PhD studentships in cyber security at University of Kent
Kent #Interdisciplinary #Research Centre in #Cyber #Security (KirCCS) at the #University of Kent in the #UK, one of 19 UK government recognised Academic Centres of Excellence in Cyber Security Research (ACE-CSR), is calling for applicants for a number of PhD #studentships, to start in Autumn 2021.
Full-time PhD Students
Open PhD studentships:
- 6 PhD studentships for all academics of the University of Kent, 2 for each of the three Signature Research Themes of the University of Kent
- Full funding for home students only
- There will be a process of selection at the School, Division, and the University levels. The final decisions will be made on 21 April 2021.
- Application deadline: 14 March 2021.
- More information about the studentships is available here.
- 3 University of Kent funded PhD studentships for three members of the Institute of Advanced Studies in Cyber Security and Conflict (SoCyETAL): Dr Virginia Franqueira and Dr Sanjay Bhattacherjee at the School of Computing, and Dr Gareth Mott at the School of Politics and International Relations
- Shujun can be secondary supervisor only for these opportunities. Contact the above two academics for more details.
- Application deadline: 28 March 2021.
- More information about the studentships is available here.
- 3 France-UK (Lille-Kent) PhD studentships, 1 for all academics in Natural Sciences or Computing, Engineering and Mathematical Sciences at the University of Kent
- Full funding for both home and overseas students
- These studentships are part of the University of Kent's involvement as a partner in the University of Lille's €15m I-SITE project.
- The studentships will be on a cotutelle (dual award) basis, with students spending a minimum of 12 months at either side of the two institutions (University of Kent in the UK and University of Lille in France).
- Cotutelle students are required to have an academic supervisor from each institution, with the Main Supervisor located in the host institution.
- The application process will initially be project-led, with proposals by academic staff. PhD applicants who are interested in this funding opportunity should contact Prof Shujun Li for more advice asap.
- Application deadline: 18 April 2021.
- More information about the studentships is available here.
More details about the above PhD studentships can be found at here.
Note that some PhD studentships that are less connected to Shujun's research are also listed on other websites of the University of Kent. You may still apply for some of them and propose to work with Shujun as the supervisor.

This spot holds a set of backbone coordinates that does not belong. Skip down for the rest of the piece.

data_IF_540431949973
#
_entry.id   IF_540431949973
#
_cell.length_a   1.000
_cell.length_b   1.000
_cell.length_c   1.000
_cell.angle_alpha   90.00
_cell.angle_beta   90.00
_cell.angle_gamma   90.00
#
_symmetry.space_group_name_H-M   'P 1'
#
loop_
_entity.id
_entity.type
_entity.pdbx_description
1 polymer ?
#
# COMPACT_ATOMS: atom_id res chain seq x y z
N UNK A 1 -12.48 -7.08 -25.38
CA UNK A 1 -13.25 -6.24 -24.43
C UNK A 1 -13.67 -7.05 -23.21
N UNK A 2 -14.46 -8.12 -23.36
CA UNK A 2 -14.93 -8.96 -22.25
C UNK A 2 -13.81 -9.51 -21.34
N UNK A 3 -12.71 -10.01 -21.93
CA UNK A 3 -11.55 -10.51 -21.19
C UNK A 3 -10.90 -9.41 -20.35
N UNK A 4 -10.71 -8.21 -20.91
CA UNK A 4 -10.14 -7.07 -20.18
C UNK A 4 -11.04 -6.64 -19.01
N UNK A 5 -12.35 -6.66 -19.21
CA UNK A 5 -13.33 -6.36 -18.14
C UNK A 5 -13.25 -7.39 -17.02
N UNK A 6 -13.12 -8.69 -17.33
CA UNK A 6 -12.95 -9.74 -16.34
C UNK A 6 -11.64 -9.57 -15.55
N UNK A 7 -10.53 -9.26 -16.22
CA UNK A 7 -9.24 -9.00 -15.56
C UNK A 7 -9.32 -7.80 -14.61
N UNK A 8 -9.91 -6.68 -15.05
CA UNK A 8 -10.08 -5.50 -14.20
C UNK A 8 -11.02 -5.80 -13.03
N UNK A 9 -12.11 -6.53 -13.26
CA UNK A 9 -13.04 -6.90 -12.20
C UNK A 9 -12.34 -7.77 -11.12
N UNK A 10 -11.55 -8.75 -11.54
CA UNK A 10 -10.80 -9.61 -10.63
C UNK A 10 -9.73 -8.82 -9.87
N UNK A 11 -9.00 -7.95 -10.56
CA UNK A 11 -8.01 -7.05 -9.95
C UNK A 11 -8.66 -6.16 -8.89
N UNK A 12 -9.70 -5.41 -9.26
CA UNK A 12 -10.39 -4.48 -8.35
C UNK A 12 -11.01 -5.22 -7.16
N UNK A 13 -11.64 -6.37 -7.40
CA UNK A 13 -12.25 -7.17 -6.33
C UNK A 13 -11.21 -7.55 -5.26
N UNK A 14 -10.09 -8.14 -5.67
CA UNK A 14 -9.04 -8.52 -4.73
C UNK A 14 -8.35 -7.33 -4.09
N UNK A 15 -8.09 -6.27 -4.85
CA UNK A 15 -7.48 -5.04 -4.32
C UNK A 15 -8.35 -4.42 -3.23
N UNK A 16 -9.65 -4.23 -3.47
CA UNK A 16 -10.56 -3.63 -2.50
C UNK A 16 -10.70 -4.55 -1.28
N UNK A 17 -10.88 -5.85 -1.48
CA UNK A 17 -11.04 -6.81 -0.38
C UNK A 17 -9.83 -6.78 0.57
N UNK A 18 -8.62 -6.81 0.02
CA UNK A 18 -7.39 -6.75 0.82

- PhD studentships listed on the website of the School of Computing, University of Kent
- PhD studentships listed on the central website of the University of Kent: please filter the studentships by selecting "Postgraduate Research" and "School of Computing"
In addition to the studentships listed on this web page and the above web pages of the University of Kent, there are also other funding opportunities you may explore:
- European jointly supervised PhDs (Cotutelle) Scholarship: For EU nationals who want to stay at both the University of Kent and a university in another EU member state or accession country for a double degree (cotutelle).
- Commonwealth PhD Scholarships (for low and middle income countries): For nationals from a Commonwealth member state to pursue a PhD study in the UK. They have a deadline every year.
- PhD studentships funded by overseas governments, institutes and companies: Many organisations in overseas countries have funding schemes for PhD studies. If the country is not a EU member state, covering the tuition fees difference between overseas and home (UK/EU) rates will be sufficient for you to apply for our normal PhD studentships for UK/EU students (see above).
If you are interested in discussing any Cyber Security related topics listed on this page for a PhD study with Shujun, please contact him with your CV, degree certificates and all transcripts, a research proposal on a topic you would like to work on, and desirably two reference letters (ideally all from your former academic supervisors) to discuss the next steps.
To be eligible for our PhD study, you need to hold a good first or master's degree. As a rule of thumb, a good first degree is an equivalent of 2:1 of the UK system, and a good master's degree is an equivalent to "with Merit" of the UK system (both the average mark and the dissertation mark).
To submit a formal application, please go to this web page and then click the "Apply Now" link at the top right corner. Name "Prof Shujun Li" as the supervisor you are interested in working with, and state which PhD studentship(s) you are applying for and if any external funding is available.
PhD students at the University of Kent's School of Computing normally start in September each year, and you should normally plan your application at least 6 months earlier. Note that calls for some studentships have a set deadline so you should check this web page regularly. In exceptional cases (e.g., when required by a funder), students can also start in January and October each year.
How to write a good research proposal?
It is common that you will be asked to write a research proposal independently to demonstrate your literature review and writing skills and general understanding of the subjects. The topic of your research proposal can be given by the academic you are applying to, or be proposed by yourself. Many supervisors prefer you propose your own topic and write a research proposal all by yourself as a starting point.
A research proposal should normally include the following components (unless there are specific guidelines for a call explaining how a research proposal should be written):
- Your full name and contact details: Please make sure your full name match the one on your formal application form and your signature in your emails to avoid confusion. It will also be good to include your application number so your application can be uniquely identified. For your email address, please make it a clickable so the supervisor can just click it to write an email to you. If you have a personal website or ResearchGate/LinkedIn/Google Scholar Citation profiles, please consider include them.